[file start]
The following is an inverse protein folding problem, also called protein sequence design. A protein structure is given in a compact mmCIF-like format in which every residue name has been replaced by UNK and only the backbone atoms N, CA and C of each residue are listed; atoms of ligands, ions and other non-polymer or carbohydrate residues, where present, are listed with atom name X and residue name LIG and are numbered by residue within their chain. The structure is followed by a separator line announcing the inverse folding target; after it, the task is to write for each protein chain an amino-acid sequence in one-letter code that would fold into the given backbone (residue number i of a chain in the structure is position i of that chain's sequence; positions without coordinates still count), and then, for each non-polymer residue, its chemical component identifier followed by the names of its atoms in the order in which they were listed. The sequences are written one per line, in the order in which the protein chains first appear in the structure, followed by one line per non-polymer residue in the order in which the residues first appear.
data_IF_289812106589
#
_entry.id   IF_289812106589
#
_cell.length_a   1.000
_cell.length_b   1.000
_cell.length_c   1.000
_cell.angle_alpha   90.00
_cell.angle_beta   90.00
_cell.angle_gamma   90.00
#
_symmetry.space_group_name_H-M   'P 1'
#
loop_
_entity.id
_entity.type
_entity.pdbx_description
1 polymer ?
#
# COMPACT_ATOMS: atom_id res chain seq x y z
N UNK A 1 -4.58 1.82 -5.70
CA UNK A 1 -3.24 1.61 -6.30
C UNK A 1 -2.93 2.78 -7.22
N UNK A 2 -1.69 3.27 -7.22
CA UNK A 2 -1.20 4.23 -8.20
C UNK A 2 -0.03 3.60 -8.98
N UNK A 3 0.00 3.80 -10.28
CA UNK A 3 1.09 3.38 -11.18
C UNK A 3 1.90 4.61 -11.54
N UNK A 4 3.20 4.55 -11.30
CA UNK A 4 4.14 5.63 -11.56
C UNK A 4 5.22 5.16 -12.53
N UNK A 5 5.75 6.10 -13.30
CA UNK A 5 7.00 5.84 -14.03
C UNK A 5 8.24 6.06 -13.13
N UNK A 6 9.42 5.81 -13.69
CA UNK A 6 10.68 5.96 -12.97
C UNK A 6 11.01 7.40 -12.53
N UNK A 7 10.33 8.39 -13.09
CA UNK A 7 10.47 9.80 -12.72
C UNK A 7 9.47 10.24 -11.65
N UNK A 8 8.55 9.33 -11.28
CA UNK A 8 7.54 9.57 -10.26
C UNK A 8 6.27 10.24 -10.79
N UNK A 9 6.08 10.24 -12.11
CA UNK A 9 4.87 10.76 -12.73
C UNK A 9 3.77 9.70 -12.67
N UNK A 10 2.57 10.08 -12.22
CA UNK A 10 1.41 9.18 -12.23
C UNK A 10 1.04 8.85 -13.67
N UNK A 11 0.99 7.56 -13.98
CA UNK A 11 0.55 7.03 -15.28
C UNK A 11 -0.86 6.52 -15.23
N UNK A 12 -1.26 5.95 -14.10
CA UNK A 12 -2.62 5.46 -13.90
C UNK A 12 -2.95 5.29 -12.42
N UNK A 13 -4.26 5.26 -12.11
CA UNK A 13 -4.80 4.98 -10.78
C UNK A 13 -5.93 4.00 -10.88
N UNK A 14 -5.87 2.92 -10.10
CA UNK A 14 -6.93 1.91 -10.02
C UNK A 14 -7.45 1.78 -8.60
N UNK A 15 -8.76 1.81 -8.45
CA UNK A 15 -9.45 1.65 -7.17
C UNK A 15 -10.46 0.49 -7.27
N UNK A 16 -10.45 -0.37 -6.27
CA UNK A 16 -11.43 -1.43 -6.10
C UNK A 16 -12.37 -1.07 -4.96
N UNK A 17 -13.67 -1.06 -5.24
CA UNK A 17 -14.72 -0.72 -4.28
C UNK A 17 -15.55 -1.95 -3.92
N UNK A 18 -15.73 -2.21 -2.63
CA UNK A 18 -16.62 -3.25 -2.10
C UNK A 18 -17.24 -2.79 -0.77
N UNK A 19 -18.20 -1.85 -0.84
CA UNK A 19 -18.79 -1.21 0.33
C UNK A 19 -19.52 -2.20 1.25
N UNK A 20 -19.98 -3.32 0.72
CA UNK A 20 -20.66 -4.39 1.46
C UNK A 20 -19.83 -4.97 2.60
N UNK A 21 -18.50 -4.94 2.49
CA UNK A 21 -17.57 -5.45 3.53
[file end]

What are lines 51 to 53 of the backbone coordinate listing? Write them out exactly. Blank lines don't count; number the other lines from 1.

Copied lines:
C UNK A 10 1.04 8.85 -13.67
N UNK A 11 0.99 7.56 -13.98
CA UNK A 11 0.55 7.03 -15.28